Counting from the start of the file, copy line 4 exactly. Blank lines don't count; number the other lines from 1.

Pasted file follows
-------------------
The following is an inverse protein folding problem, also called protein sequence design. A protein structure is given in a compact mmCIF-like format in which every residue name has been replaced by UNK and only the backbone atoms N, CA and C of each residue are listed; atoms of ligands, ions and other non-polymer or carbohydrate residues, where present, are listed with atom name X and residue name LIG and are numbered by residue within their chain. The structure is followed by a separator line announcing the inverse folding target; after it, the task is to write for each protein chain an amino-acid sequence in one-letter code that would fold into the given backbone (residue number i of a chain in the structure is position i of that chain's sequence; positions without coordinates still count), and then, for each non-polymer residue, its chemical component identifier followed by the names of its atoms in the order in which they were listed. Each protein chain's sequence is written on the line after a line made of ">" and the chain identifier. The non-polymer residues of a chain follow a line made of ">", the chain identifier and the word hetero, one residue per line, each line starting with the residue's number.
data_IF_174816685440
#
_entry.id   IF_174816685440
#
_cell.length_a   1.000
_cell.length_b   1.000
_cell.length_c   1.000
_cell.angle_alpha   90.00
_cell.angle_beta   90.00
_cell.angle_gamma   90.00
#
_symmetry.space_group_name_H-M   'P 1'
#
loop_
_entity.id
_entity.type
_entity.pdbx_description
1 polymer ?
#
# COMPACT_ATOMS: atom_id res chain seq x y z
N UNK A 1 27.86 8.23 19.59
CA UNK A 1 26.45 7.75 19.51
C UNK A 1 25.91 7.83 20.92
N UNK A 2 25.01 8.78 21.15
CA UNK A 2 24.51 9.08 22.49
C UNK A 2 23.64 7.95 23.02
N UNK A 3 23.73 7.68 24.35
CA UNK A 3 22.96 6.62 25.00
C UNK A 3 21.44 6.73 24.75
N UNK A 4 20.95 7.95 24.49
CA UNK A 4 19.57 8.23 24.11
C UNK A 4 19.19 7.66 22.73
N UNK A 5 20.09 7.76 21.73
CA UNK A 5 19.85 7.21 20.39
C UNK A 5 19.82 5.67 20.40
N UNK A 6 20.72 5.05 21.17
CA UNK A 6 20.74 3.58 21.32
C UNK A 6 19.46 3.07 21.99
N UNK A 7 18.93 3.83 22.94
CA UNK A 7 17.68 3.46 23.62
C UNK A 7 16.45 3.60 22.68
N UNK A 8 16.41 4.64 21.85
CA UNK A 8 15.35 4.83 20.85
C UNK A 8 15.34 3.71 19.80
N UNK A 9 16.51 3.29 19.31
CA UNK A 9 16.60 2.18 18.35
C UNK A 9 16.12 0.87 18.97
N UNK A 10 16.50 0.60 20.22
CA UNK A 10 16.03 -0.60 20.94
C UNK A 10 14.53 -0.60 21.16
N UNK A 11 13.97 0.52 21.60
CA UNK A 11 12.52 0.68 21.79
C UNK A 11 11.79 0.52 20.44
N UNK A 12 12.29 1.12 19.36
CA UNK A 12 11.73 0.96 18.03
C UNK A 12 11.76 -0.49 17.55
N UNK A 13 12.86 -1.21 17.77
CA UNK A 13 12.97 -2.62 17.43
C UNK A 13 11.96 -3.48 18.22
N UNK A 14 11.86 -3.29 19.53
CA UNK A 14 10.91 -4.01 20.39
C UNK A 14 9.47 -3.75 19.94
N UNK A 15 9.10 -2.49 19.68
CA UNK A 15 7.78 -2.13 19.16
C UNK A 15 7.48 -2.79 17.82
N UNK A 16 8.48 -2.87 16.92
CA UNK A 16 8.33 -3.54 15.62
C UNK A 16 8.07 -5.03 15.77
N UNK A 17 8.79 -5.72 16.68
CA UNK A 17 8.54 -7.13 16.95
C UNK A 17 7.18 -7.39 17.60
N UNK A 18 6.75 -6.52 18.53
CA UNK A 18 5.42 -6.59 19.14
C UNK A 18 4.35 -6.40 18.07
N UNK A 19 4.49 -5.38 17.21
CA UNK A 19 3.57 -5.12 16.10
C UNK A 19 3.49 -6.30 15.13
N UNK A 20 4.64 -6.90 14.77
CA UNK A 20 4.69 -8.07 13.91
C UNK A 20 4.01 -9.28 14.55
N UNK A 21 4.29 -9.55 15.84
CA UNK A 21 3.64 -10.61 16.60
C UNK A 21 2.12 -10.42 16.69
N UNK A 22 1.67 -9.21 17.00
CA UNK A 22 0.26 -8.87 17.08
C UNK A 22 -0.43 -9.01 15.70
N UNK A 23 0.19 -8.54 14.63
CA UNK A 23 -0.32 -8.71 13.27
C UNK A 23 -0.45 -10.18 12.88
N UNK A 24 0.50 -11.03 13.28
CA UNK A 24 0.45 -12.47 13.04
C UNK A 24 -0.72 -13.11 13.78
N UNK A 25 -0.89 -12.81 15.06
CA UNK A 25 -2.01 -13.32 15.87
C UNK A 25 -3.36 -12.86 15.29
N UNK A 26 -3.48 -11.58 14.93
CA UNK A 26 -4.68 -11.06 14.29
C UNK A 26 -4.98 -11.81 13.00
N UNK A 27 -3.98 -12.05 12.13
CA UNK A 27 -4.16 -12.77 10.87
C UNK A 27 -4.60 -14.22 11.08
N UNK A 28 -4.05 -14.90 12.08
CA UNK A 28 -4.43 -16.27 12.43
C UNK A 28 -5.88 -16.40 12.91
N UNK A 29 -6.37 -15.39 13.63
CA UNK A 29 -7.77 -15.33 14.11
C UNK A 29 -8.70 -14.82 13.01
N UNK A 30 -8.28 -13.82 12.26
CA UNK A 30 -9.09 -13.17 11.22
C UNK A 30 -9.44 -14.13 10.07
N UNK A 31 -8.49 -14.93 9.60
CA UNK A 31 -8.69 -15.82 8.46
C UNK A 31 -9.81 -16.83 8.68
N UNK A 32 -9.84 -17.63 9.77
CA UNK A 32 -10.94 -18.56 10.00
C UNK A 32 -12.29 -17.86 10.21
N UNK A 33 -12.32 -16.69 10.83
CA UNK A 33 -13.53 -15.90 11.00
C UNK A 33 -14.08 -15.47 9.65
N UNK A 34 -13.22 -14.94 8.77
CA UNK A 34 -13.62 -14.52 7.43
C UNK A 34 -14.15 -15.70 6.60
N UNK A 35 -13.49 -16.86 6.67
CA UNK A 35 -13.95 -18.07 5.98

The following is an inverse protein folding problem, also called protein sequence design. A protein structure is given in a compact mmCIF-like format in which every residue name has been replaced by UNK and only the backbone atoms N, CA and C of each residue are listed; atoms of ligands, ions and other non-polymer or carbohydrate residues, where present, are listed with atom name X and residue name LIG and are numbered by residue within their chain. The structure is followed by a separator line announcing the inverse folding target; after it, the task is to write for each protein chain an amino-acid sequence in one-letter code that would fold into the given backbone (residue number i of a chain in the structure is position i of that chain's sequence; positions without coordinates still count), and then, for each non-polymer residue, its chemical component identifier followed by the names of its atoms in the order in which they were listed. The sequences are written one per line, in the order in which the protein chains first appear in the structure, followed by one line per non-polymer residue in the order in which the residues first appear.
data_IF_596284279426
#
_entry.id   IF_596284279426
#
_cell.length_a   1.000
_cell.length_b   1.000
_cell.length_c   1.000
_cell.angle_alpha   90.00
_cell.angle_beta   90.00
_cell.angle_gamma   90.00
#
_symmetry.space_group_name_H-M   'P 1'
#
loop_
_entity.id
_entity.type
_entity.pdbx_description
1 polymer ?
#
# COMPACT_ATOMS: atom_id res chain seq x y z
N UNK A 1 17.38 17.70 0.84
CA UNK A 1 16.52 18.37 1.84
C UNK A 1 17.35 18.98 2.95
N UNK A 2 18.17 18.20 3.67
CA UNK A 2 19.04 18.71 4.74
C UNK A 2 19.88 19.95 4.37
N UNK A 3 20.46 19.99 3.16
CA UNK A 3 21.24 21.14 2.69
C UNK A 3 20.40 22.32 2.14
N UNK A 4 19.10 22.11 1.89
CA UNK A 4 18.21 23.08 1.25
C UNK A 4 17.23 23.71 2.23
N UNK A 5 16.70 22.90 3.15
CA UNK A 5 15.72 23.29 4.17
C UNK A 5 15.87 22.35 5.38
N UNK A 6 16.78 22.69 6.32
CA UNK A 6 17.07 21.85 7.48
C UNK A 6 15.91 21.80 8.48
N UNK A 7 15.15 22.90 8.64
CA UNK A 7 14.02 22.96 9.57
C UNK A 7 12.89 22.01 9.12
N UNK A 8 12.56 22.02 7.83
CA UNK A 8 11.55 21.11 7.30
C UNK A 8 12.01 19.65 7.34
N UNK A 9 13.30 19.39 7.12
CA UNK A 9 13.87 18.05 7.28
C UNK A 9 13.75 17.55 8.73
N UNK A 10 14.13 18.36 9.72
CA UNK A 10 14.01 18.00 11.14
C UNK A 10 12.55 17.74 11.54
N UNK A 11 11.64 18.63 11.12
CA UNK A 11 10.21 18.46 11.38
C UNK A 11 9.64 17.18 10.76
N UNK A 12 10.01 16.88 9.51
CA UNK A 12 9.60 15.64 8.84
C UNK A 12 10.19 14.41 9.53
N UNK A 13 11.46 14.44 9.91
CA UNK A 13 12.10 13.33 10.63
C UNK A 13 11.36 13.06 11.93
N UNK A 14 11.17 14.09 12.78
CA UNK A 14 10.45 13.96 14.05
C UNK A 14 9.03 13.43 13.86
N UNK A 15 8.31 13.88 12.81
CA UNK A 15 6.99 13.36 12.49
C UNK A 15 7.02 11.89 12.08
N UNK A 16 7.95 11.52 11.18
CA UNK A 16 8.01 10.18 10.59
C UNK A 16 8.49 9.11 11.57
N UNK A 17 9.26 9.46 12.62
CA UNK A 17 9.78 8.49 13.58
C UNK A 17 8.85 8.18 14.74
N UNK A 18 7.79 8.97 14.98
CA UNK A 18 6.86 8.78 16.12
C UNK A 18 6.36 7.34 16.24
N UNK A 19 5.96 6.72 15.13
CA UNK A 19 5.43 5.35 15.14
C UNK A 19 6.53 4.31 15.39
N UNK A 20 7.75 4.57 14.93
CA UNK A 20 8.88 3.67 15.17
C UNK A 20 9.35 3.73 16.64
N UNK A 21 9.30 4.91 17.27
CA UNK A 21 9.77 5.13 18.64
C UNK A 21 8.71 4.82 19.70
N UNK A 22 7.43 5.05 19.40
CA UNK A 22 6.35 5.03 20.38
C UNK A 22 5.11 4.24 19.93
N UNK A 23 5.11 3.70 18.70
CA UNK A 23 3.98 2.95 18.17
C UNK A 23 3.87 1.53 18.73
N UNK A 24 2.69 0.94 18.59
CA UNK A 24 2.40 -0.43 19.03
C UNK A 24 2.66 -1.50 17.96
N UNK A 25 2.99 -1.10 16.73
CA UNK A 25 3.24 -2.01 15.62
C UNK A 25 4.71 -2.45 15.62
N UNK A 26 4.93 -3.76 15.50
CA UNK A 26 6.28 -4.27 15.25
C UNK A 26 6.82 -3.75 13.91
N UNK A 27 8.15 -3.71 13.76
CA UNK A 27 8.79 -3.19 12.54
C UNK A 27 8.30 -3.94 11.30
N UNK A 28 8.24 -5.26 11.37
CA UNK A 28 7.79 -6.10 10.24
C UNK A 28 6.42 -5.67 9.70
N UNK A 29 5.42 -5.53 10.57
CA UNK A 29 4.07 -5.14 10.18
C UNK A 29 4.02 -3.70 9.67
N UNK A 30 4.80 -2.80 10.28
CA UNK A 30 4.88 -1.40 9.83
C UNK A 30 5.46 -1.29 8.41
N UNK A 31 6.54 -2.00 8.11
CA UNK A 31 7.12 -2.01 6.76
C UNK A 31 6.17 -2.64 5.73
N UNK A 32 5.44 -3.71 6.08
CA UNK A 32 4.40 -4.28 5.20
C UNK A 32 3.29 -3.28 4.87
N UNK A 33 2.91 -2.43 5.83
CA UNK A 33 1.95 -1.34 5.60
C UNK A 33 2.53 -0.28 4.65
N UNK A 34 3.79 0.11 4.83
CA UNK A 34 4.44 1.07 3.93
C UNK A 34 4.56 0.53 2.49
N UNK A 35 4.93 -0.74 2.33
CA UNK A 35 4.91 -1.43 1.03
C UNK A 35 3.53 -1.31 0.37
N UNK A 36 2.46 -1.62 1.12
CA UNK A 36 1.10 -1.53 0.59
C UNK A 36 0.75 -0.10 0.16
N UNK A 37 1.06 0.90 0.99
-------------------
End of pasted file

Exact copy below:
_entry.id   IF_174816685440